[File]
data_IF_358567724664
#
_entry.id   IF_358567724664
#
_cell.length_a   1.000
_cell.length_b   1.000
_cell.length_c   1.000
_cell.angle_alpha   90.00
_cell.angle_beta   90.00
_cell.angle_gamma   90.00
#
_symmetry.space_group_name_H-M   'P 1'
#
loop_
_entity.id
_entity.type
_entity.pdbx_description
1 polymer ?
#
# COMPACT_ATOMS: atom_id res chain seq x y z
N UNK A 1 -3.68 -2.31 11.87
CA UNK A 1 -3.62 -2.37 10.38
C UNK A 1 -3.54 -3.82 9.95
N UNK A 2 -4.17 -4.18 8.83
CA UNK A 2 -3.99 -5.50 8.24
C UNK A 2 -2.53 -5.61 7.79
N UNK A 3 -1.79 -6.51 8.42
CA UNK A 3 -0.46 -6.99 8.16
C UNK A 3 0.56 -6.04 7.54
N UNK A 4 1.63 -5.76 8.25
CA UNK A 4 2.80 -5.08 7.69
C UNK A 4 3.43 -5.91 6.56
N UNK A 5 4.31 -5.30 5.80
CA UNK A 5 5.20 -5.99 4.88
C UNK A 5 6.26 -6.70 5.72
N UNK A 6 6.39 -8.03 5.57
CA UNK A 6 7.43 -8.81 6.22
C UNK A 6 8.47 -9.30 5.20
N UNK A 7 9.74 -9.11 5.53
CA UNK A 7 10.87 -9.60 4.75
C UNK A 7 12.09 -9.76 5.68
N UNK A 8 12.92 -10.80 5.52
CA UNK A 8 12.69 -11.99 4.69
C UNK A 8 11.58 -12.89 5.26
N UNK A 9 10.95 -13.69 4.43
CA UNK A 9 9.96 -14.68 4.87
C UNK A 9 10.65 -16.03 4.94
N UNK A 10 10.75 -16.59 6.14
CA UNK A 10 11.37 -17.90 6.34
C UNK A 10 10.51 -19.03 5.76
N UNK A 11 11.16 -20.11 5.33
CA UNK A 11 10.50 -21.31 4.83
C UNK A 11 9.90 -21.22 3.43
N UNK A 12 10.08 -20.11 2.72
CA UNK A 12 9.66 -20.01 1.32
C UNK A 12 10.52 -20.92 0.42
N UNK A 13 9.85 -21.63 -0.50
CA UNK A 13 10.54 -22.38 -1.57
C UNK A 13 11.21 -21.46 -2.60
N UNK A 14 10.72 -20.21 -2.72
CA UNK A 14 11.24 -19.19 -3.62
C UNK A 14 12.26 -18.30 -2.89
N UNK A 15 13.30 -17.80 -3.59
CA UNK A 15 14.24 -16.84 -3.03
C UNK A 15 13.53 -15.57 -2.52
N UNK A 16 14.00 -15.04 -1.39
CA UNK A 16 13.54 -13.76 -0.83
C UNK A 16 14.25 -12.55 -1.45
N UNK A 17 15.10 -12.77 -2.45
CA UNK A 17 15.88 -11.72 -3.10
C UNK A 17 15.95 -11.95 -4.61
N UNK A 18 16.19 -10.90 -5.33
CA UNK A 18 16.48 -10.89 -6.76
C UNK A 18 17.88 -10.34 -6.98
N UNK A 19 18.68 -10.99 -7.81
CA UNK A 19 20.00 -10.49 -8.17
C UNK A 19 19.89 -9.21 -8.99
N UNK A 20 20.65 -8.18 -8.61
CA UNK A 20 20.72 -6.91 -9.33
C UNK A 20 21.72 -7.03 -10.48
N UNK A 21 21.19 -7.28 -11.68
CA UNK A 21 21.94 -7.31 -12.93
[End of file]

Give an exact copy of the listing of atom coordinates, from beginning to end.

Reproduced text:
data_IF_358567724664
#
_entry.id   IF_358567724664
#
_cell.length_a   1.000
_cell.length_b   1.000
_cell.length_c   1.000
_cell.angle_alpha   90.00
_cell.angle_beta   90.00
_cell.angle_gamma   90.00
#
_symmetry.space_group_name_H-M   'P 1'
#
loop_
_entity.id
_entity.type
_entity.pdbx_description
1 polymer ?
#
# COMPACT_ATOMS: atom_id res chain seq x y z
N UNK A 1 -3.68 -2.31 11.87
CA UNK A 1 -3.62 -2.37 10.38
C UNK A 1 -3.54 -3.82 9.95
N UNK A 2 -4.17 -4.18 8.83
CA UNK A 2 -3.99 -5.50 8.24
C UNK A 2 -2.53 -5.61 7.79
N UNK A 3 -1.79 -6.51 8.42
CA UNK A 3 -0.46 -6.99 8.16
C UNK A 3 0.56 -6.04 7.54
N UNK A 4 1.63 -5.76 8.25
CA UNK A 4 2.80 -5.08 7.69
C UNK A 4 3.43 -5.91 6.56
N UNK A 5 4.31 -5.30 5.80
CA UNK A 5 5.20 -5.99 4.88
C UNK A 5 6.26 -6.70 5.72
N UNK A 6 6.39 -8.03 5.57
CA UNK A 6 7.43 -8.81 6.22
C UNK A 6 8.47 -9.30 5.20
N UNK A 7 9.74 -9.11 5.53
CA UNK A 7 10.87 -9.60 4.75
C UNK A 7 12.09 -9.76 5.68
N UNK A 8 12.92 -10.80 5.52
CA UNK A 8 12.69 -11.99 4.69
C UNK A 8 11.58 -12.89 5.26
N UNK A 9 10.95 -13.69 4.43
CA UNK A 9 9.96 -14.68 4.87
C UNK A 9 10.65 -16.03 4.94
N UNK A 10 10.75 -16.59 6.14
CA UNK A 10 11.37 -17.90 6.34
C UNK A 10 10.51 -19.03 5.76
N UNK A 11 11.16 -20.11 5.33
CA UNK A 11 10.50 -21.31 4.83
C UNK A 11 9.90 -21.22 3.43
N UNK A 12 10.08 -20.11 2.72
CA UNK A 12 9.66 -20.01 1.32
C UNK A 12 10.52 -20.92 0.42
N UNK A 13 9.85 -21.63 -0.50
CA UNK A 13 10.54 -22.38 -1.57
C UNK A 13 11.21 -21.46 -2.60
N UNK A 14 10.72 -20.21 -2.72
CA UNK A 14 11.24 -19.19 -3.62
C UNK A 14 12.26 -18.30 -2.89
N UNK A 15 13.30 -17.80 -3.59
CA UNK A 15 14.24 -16.84 -3.03
C UNK A 15 13.53 -15.57 -2.52
N UNK A 16 14.00 -15.04 -1.39
CA UNK A 16 13.54 -13.76 -0.83
C UNK A 16 14.25 -12.55 -1.45
N UNK A 17 15.10 -12.77 -2.45
CA UNK A 17 15.88 -11.72 -3.10
C UNK A 17 15.95 -11.95 -4.61
N UNK A 18 16.19 -10.90 -5.33
CA UNK A 18 16.48 -10.89 -6.76
C UNK A 18 17.88 -10.34 -6.98
N UNK A 19 18.68 -10.99 -7.81
CA UNK A 19 20.00 -10.49 -8.17
C UNK A 19 19.89 -9.21 -8.99
N UNK A 20 20.65 -8.18 -8.61
CA UNK A 20 20.72 -6.91 -9.33
C UNK A 20 21.72 -7.03 -10.48
N UNK A 21 21.19 -7.28 -11.68
CA UNK A 21 21.94 -7.31 -12.93